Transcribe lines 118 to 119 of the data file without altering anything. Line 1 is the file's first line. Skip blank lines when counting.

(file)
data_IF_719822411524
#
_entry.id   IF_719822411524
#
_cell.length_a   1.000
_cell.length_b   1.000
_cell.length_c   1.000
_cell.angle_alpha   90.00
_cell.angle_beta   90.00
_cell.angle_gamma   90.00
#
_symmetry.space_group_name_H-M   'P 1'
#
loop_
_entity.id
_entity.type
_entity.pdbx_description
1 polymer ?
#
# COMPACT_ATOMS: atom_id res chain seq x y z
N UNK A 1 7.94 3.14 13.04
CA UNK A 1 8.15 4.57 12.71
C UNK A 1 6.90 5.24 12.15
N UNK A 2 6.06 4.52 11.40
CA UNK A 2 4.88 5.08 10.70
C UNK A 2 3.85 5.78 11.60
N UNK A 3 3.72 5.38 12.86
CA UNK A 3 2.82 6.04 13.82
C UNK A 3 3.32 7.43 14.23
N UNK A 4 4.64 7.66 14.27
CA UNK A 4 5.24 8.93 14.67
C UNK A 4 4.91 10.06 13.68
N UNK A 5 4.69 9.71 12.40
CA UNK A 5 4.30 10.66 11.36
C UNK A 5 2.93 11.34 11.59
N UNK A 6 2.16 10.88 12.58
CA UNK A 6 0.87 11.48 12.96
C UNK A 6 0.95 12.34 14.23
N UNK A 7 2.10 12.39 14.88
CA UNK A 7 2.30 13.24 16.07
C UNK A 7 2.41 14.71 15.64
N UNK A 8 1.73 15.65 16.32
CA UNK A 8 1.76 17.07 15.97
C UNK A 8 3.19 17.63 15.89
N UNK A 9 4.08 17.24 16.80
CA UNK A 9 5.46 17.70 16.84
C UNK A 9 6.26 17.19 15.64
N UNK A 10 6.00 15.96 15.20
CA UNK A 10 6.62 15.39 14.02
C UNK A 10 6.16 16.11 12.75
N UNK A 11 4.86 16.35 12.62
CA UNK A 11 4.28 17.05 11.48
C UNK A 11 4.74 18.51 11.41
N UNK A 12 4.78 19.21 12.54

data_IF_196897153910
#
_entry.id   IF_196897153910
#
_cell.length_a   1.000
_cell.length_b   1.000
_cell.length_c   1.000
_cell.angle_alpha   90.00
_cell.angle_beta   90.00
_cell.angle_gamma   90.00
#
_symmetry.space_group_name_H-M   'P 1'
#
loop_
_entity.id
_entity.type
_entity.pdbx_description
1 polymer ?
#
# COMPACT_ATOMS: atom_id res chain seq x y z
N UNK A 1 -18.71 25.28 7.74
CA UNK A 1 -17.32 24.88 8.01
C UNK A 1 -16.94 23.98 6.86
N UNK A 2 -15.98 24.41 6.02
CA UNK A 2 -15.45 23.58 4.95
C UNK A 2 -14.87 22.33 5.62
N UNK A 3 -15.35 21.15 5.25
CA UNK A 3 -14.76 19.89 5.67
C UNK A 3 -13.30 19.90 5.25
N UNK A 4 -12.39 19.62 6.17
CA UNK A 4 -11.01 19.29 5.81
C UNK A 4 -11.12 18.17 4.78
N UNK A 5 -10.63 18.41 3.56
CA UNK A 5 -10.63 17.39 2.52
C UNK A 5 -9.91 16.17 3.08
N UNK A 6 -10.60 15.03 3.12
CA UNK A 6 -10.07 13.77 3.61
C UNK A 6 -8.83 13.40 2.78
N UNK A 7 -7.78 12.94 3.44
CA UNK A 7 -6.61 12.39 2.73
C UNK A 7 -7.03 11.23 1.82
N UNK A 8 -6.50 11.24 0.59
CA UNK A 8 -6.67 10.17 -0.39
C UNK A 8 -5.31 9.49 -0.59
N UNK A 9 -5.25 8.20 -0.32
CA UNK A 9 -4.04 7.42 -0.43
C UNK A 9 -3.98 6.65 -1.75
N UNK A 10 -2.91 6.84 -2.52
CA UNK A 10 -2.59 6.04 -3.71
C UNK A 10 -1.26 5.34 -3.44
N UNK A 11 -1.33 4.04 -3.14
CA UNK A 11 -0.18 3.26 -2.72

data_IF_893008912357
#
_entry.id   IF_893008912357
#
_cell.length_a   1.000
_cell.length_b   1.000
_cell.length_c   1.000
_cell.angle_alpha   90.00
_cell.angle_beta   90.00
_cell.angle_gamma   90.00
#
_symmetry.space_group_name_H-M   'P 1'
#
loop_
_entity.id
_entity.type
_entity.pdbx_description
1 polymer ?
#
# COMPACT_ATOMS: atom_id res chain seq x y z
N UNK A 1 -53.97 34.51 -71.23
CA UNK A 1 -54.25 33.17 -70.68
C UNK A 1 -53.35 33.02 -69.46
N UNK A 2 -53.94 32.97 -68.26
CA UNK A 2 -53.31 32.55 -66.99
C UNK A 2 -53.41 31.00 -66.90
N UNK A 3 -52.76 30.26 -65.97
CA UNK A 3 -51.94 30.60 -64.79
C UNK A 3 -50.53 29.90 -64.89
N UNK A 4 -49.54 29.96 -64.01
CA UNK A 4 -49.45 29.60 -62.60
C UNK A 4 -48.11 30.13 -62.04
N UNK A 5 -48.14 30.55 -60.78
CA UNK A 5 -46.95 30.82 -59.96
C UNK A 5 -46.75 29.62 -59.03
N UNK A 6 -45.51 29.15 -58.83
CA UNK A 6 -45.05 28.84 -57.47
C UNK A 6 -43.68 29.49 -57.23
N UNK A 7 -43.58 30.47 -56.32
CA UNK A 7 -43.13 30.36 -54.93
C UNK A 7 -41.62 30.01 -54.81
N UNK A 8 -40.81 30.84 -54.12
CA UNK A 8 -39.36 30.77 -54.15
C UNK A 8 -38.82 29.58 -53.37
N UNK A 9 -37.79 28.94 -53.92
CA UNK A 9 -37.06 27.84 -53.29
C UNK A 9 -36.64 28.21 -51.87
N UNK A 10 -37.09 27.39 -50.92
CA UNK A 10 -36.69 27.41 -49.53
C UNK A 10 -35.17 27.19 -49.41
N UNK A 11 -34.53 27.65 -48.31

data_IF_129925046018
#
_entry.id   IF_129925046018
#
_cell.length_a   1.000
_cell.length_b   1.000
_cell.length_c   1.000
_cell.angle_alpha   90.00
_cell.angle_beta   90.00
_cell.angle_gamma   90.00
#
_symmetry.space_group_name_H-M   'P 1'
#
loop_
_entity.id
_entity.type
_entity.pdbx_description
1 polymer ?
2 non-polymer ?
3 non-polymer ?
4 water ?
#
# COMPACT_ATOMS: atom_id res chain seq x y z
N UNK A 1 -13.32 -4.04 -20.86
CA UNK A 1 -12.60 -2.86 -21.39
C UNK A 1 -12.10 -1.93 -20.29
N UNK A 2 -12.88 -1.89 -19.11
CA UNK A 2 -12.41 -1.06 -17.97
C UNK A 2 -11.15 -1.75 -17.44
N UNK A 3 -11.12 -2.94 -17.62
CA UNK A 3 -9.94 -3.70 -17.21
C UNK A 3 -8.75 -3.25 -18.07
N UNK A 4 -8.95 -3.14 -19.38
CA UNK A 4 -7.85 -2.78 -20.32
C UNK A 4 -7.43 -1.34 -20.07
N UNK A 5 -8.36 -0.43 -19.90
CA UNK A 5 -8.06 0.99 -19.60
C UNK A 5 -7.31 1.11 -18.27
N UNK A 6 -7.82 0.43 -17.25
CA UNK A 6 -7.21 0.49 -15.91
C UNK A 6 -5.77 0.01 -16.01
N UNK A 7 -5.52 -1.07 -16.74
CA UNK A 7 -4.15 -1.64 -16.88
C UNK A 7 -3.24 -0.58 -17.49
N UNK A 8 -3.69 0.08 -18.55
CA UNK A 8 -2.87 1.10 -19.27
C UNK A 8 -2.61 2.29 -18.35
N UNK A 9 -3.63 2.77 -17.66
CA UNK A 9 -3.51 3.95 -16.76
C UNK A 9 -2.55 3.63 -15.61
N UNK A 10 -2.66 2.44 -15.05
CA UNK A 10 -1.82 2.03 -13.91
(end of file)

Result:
_symmetry.space_group_name_H-M   'P 1'
#